Fishing in Beirut

April 25, 2010

Part 7: Berlin, July 2001 (scene 12)

Filed under: Character : Frank, Part 7 : Berlin — fishinginbeirut @ 11:03

There was a gig to be done before leaving. It was in a beer garden by the river, with a wooden stage and tokens for drinks. Each band member got three tokens to use whenever.
Frank’s strings were so worn it was difficult tuning them. They’d have served better purpose as fishing line. He wound the pegs in the sunshine, knowing his time in this city was nearly through. By nightfall he’d be bus-bound towards London.
An unusual assortment of patrons drank and ate schnitzels and currywurst. Kids, old people, Africans with dreads, expats. In the corner by a pool table Turkish girls showed off their thongs.
“Remember,” said The Behanser, “we’ve got to do three fucking hours here, so no amount of solos or breaks can be deemed too long.”
Pd had disappeared to smoke and use the phone.
“I was just saying there,” said The Behanser on his return, “take your time on this one. If anyone wants to try anything it’s all part of the song.”
Dev scraped his nails along his bodhran saying it was good for the skin. A child wandered over to investigate and ran back to her mum.
“And a one, two, a one, two, three, four –
Oh come over to the window my little darling…
They started as they always did, So Long Marianne by Leonard Cohen. It was one of those songs they never got tired of playing. Frank felt he must have done it more times than L. Cohen himself by now, and watched his hands make the chords, not thinking.
One tune followed another, with extended instrumental parts, and more beer breaks than the tokens warranted. At one point a Rasta with his own drum joined them on stage.
“I hope he doesn’t think he’s getting in on the cut,” whispered The Behanser.
“Well if he does we’ll just break it to him gently,” said Pd.

They took a rest at four, stretching out on wooden benches and rolling grass. Frank had broken a string but was unconcerned. The crowd was shifting before them, people drifting in and out and maybe staying for a while. It was a no-pressure gig – just make a constant sound and the money was theirs.
“This next song is for all the ladies,” said Pd, not realising his fly was undone. The Turkish girls in the thongs ignored them like flies. Unperturbed, they stuck with it, sweat on their brows and lightness in their hearts. The song for the ladies was actually a folk song about death.
The owner appeared to one side, her arms folded, but a smile on her face. Some people in the audience were clapping and so was her son. Frank sensed another string about to go, and then it cracked loose and whiplashed outward, the short part attached to the peg, the rest trailing down. The Behanser beefed up his strum to compensate if he could.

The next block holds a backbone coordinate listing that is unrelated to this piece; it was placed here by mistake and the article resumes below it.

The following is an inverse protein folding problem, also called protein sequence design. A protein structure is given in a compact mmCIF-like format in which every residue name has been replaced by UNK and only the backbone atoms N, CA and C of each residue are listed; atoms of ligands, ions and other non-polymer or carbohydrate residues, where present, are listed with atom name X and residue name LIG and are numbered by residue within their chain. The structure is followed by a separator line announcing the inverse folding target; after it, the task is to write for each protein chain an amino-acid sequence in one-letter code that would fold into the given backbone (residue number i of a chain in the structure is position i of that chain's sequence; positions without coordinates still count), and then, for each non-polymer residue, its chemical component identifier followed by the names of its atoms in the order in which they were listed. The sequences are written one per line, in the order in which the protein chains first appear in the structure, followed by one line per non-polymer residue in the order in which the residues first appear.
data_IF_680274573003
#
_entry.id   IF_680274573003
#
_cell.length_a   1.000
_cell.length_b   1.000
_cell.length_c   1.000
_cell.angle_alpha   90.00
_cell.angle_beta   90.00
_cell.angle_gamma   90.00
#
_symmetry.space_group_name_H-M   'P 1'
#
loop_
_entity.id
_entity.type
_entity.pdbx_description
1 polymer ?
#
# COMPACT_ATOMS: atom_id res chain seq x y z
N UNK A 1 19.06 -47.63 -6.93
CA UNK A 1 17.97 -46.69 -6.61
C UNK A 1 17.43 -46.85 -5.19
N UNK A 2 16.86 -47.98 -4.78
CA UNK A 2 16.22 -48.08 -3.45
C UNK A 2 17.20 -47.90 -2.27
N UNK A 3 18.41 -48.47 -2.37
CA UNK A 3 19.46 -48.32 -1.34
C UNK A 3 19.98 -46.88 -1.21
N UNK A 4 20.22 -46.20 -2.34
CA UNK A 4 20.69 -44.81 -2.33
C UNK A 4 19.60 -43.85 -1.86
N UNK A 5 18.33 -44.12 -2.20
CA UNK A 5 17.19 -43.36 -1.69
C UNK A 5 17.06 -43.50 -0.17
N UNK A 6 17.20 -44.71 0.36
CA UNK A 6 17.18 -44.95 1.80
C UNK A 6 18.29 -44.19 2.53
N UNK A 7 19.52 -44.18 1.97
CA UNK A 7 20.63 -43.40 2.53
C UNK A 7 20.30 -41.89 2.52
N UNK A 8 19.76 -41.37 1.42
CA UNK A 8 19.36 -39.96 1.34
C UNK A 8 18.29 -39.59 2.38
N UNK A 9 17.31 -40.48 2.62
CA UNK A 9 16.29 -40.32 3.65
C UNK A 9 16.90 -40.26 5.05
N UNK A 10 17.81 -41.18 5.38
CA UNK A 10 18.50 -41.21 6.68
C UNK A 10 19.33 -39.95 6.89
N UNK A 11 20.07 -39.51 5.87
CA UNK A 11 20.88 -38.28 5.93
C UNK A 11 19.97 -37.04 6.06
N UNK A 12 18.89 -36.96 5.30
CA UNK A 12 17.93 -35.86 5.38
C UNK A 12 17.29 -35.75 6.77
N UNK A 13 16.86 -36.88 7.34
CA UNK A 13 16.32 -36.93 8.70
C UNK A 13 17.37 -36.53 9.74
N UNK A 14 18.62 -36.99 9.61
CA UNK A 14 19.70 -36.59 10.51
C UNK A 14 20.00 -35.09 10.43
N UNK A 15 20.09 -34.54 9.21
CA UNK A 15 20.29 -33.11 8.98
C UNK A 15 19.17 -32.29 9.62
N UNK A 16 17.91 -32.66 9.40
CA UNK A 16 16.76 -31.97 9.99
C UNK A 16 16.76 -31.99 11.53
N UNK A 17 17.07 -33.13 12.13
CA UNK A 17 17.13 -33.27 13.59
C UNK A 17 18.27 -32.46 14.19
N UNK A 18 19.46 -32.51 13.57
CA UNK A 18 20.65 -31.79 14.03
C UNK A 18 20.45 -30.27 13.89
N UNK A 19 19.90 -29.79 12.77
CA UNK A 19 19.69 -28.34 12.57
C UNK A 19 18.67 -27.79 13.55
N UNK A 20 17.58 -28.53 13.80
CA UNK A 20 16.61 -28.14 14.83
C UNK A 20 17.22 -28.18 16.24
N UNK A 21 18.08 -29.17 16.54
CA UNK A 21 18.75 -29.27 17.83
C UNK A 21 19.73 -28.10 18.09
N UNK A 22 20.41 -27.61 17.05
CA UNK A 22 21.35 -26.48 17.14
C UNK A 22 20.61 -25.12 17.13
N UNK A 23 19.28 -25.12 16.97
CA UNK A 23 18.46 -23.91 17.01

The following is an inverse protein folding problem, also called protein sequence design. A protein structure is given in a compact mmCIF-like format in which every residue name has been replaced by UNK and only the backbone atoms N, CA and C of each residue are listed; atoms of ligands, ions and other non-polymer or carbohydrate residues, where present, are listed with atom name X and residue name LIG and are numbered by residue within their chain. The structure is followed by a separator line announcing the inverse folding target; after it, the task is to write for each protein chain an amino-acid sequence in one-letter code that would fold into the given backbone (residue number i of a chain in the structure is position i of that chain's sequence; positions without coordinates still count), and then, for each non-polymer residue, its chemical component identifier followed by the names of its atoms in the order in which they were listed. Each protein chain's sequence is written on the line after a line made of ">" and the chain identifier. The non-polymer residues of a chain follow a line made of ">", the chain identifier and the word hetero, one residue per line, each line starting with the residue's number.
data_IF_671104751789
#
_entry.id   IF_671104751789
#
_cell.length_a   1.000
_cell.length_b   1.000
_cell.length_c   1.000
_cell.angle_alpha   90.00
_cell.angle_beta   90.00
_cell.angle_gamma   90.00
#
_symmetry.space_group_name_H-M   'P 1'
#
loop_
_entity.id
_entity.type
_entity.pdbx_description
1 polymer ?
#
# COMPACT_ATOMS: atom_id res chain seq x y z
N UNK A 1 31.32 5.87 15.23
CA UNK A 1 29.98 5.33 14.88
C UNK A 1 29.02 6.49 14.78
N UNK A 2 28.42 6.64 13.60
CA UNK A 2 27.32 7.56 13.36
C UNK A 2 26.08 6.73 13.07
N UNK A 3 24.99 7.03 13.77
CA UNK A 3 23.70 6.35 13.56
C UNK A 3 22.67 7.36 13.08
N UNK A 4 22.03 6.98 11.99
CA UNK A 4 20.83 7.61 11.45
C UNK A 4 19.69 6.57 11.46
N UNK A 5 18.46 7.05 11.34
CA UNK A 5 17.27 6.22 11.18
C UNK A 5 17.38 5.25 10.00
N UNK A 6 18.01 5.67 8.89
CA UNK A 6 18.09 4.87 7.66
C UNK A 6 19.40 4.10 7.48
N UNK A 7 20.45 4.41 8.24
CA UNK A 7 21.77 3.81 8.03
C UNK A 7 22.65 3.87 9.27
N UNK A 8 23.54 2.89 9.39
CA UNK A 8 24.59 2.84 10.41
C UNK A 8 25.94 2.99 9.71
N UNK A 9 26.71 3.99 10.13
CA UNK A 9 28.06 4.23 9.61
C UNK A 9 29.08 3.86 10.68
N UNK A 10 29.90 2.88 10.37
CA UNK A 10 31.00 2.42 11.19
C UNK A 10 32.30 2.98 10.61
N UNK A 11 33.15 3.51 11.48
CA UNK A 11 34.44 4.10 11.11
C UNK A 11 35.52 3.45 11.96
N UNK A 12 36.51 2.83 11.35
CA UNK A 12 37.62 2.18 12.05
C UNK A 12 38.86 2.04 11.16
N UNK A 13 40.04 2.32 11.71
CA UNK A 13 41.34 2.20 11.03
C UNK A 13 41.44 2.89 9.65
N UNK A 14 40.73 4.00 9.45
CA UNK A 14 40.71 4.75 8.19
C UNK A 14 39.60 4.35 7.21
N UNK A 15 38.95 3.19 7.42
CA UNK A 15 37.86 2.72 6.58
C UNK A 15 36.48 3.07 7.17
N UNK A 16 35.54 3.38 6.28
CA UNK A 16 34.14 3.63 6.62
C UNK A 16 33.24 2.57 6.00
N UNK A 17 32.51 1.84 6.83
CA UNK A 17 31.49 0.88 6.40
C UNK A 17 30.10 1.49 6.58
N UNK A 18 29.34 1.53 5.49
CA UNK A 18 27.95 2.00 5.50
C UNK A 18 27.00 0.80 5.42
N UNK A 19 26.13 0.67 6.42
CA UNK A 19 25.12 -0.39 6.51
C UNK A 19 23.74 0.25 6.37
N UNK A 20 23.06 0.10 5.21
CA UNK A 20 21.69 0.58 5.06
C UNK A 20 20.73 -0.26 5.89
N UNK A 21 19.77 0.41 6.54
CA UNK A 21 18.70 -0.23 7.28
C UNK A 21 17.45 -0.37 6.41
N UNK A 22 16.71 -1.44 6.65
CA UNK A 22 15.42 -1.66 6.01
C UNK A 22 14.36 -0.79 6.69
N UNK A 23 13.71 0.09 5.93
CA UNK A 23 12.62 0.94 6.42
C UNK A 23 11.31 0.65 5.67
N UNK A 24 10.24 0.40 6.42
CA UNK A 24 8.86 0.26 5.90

In the end, they got paid and went drinking. There was a bar boat docked on the far side of the bank. They walked across, the river sparkling.
“So here’s to you Frank,” said Dev. “Sure we hardly knew ya.”
The others raised their glasses to toast his last day. It was a sad and hectic experience, the knowledge this part of life was over. Everything was so fast, and so blurring, and so gone.
How long he had been in Berlin he couldn’t say. It was a fantasy camp, a dream, a story ending. He felt a tear in his eye and finished his beer. Berlin when day broke was the reason God gave him breath. The sun in the sky and the ache in his soul. The hope that his hope would never desert him in conflict.
The water was rippling gently down below them. He was noticing details now, the sound of traffic in the distance. A bee landed on the table, paused, and flew off again.
“It’s at nine o’clock the bus, yeah?” said The Behanser. “Sure you’ve plenty of time so.”
They played cards and remembered stories. The day of departure brings a softness no other can match.

It was evening, the moon visible but the sky still bright. They were camped around Zoo Station at the terminal. A beggar with a McDonalds cup faded and reappeared beside strangers, requesting money in a whispered, alien tongue. His hair was matted and congealed like a wet dog’s.
The hum of bus engines and the smell of petrol was familiar. Drivers stood around talking, passengers smoked last cigarettes. One or two kids loitered to watch bags loaded on.
“There’s loads of fuckin’ nuns around,” said The Behanser. “I wonder are you goin’ to be travelling with them.”
“You can give them a good seeing to,” said Pd, smiling.
Frank showed his ticket to the man. It was last call, most already in their seats now. The lads all shook his hand and folded their arms.
“We need smokes,” said Dev to The Behanser.
A tyre squealed in the traffic. There were people all around – tourists, Berliners, who knows. Frank had Monica’s U-Bahn map in his shirt. With one final nod he turned to the door, and looked up at the driver, his hand on the wheel. It was a long old journey, from pleasure and strangeness to the unknown.
He grinned. He was safe in the knowledge he could always come back. The city would still be there, forever. Frank gripped the handle, and got on the bus.


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